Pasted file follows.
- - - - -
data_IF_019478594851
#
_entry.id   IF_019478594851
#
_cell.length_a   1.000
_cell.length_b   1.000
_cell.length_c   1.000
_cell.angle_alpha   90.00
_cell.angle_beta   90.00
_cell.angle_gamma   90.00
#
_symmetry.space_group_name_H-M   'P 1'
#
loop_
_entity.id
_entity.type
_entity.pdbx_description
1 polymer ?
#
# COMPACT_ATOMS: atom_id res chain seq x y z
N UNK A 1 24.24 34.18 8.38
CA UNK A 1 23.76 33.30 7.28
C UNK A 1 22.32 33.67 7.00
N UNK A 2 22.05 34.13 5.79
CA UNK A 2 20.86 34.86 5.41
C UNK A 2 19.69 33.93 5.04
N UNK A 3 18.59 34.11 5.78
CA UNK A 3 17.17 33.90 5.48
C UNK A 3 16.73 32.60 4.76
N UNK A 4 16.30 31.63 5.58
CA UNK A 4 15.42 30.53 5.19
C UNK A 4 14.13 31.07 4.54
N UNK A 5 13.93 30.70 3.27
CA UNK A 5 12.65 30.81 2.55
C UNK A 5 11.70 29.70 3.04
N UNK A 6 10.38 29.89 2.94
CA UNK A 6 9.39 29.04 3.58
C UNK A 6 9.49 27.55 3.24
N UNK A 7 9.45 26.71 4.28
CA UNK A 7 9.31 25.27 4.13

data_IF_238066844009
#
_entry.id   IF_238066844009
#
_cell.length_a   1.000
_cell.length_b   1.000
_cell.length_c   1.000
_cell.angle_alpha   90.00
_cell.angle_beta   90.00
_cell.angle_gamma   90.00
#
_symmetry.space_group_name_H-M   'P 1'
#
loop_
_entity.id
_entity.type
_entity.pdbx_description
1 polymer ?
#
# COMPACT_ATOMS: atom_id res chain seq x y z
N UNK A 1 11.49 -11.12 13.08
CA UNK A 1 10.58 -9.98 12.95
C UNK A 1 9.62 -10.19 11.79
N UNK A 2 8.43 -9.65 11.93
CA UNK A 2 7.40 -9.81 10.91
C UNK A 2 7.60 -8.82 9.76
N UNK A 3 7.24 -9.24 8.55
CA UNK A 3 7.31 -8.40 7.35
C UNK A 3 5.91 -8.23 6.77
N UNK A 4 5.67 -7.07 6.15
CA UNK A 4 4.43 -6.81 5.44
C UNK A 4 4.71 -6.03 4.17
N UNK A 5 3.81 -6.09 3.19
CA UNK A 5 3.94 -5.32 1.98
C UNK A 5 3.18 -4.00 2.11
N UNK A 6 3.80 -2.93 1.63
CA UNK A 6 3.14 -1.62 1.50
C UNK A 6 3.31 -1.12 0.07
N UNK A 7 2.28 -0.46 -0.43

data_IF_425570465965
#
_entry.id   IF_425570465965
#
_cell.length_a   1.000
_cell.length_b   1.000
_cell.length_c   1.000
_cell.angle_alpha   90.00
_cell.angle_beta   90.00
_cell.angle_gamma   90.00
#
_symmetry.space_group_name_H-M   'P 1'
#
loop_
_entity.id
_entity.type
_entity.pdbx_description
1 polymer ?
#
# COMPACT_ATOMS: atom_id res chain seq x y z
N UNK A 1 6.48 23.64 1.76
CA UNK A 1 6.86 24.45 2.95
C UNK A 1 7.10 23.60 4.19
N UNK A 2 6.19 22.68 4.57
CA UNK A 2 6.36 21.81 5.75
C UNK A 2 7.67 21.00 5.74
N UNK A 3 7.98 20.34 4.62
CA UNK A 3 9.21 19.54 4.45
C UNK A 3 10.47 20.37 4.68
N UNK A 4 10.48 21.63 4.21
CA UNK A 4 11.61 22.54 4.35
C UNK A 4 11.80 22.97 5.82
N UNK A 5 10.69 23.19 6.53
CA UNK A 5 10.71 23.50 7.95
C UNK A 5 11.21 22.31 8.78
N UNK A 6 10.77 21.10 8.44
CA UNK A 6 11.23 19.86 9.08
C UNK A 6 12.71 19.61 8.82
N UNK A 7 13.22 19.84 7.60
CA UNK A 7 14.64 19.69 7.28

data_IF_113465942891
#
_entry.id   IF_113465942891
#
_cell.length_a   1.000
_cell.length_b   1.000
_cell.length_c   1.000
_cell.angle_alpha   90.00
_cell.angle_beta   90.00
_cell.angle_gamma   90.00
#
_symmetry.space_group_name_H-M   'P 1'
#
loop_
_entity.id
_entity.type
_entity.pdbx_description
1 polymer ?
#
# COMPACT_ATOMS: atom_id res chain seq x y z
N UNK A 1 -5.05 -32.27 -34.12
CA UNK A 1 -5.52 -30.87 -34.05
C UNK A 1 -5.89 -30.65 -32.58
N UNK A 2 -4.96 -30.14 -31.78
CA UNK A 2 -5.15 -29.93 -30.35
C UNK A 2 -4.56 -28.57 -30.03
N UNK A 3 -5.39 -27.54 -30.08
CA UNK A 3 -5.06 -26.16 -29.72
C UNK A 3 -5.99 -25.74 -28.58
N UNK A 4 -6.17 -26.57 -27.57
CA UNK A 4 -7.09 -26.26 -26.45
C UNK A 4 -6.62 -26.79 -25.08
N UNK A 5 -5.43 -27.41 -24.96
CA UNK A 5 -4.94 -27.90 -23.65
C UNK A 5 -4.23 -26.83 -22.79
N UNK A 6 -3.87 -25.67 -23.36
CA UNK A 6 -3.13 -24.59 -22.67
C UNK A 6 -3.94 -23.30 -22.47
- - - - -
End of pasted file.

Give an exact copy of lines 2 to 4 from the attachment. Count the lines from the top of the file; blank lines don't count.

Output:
#
_entry.id   IF_019478594851
#